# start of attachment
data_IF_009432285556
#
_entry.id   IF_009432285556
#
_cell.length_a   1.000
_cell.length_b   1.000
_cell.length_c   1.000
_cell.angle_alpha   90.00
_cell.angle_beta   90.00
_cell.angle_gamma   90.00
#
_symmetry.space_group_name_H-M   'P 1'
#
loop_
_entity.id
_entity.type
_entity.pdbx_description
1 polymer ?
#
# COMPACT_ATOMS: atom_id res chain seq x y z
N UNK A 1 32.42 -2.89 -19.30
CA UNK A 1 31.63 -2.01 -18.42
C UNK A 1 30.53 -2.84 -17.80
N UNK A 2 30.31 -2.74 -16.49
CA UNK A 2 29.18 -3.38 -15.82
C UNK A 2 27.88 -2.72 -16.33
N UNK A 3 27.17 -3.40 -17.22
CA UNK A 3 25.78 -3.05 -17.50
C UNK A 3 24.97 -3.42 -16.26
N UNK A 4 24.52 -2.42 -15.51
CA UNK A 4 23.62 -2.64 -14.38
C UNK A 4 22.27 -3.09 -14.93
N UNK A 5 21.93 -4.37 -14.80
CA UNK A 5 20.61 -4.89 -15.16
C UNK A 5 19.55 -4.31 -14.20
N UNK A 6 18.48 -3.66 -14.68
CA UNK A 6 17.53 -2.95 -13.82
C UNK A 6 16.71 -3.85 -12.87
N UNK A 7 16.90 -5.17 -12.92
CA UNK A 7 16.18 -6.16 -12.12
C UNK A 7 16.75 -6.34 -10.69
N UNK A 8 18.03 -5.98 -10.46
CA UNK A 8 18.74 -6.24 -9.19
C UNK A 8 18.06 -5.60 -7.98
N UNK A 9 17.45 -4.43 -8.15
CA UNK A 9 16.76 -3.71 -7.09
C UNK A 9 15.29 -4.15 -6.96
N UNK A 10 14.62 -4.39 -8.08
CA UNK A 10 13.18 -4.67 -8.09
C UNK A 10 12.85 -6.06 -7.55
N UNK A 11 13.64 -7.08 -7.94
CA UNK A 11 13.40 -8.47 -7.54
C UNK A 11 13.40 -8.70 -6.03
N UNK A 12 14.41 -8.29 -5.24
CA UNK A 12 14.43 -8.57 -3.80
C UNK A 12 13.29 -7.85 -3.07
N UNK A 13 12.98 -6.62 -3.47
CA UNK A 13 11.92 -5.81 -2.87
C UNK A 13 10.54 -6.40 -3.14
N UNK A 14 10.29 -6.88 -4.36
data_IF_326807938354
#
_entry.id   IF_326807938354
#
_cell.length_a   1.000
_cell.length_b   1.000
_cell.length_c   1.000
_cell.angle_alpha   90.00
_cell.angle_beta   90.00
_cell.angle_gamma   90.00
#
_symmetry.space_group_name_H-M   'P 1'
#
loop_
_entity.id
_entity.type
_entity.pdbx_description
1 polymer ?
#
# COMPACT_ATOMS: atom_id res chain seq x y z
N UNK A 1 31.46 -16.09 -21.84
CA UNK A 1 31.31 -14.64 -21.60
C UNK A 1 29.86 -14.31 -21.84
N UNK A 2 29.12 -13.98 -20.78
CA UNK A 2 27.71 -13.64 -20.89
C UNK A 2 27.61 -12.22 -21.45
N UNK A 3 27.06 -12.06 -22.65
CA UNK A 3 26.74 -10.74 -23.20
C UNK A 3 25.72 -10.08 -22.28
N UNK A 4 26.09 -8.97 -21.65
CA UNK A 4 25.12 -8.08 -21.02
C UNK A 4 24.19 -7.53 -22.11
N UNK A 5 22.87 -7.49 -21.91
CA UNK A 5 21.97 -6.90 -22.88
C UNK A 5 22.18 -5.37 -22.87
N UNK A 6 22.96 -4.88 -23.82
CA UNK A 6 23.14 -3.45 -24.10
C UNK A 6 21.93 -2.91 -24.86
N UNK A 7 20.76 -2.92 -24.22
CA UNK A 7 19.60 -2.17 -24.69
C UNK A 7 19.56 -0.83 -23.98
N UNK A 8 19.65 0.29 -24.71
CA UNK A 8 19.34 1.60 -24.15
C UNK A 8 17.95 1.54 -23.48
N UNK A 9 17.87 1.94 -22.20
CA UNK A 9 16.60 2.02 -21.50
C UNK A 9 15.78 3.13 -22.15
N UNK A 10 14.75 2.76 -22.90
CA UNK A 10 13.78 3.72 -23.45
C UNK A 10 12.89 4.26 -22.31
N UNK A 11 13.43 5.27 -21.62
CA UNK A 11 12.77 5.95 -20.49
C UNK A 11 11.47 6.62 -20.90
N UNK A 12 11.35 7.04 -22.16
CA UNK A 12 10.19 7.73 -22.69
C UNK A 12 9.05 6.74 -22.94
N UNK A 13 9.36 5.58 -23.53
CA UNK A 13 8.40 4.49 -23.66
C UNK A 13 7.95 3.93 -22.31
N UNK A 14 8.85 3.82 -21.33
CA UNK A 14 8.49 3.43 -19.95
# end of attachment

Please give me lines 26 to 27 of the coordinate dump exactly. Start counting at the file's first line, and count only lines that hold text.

C UNK A 2 27.88 -2.72 -16.33
N UNK A 3 27.17 -3.40 -17.22